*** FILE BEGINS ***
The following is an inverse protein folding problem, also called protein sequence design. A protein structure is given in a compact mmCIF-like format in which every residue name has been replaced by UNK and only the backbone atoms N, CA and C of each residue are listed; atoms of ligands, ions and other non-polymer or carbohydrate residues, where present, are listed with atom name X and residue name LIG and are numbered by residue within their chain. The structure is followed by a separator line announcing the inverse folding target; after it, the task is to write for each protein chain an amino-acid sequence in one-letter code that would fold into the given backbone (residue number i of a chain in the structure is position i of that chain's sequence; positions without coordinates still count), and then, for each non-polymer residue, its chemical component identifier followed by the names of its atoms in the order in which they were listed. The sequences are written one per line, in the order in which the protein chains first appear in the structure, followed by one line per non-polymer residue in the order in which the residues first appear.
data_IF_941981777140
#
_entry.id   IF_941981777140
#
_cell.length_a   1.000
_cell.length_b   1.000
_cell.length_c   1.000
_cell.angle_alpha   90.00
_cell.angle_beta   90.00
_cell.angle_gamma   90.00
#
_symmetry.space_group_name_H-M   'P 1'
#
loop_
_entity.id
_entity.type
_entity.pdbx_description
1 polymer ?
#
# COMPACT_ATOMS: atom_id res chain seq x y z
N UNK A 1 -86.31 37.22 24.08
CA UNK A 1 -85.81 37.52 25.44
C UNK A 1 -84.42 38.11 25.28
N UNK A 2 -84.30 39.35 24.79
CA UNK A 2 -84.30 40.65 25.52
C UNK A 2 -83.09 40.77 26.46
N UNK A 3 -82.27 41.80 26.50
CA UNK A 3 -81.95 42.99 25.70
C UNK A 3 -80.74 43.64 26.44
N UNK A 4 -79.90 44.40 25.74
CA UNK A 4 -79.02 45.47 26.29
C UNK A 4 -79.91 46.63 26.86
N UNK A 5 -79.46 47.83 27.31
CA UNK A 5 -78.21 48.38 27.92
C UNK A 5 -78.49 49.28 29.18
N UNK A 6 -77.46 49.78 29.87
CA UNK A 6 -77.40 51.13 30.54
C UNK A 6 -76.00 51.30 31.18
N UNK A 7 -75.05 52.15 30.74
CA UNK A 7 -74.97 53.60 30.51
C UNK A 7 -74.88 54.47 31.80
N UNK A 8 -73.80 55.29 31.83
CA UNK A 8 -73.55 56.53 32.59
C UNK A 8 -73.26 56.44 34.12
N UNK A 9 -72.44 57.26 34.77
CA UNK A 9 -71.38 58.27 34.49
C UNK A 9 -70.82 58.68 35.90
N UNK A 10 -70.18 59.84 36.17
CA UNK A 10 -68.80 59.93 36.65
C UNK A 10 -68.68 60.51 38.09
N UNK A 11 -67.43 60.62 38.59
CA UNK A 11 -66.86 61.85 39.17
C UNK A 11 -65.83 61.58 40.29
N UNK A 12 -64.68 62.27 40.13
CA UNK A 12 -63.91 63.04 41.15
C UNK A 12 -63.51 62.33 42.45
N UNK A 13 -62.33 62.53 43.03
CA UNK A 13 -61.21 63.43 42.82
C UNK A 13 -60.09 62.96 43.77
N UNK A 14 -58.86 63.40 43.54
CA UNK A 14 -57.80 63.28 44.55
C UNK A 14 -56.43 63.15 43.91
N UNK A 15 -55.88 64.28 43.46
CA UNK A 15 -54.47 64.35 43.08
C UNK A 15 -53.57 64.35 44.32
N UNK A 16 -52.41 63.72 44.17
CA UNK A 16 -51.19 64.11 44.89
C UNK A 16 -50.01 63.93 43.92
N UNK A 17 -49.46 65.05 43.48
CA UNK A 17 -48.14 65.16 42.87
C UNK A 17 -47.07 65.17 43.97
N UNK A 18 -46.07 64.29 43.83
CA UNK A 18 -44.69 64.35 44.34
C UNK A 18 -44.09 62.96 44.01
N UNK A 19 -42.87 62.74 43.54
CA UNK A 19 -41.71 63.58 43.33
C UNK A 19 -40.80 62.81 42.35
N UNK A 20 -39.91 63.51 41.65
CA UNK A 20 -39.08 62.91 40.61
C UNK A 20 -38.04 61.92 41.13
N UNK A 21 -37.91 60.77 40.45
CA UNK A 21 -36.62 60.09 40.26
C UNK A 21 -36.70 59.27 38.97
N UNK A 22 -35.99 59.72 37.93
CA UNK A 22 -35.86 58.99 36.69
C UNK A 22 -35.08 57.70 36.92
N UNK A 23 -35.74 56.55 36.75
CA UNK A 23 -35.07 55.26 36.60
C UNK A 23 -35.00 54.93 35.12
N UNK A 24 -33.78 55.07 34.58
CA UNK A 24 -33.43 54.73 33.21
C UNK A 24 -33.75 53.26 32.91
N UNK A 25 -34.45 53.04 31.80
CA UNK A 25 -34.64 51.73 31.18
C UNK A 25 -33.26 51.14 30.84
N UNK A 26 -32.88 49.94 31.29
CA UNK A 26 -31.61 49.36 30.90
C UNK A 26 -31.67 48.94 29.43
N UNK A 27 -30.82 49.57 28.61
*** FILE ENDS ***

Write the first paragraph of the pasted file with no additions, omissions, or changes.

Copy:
The following is an inverse protein folding problem, also called protein sequence design. A protein structure is given in a compact mmCIF-like format in which every residue name has been replaced by UNK and only the backbone atoms N, CA and C of each residue are listed; atoms of ligands, ions and other non-polymer or carbohydrate residues, where present, are listed with atom name X and residue name LIG and are numbered by residue within their chain. The structure is followed by a separator line announcing the inverse folding target; after it, the task is to write for each protein chain an amino-acid sequence in one-letter code that would fold into the given backbone (residue number i of a chain in the structure is position i of that chain's sequence; positions without coordinates still count), and then, for each non-polymer residue, its chemical component identifier followed by the names of its atoms in the order in which they were listed. The sequences are written one per line, in the order in which the protein chains first appear in the structure, followed by one line per non-polymer residue in the order in which the residues first appear.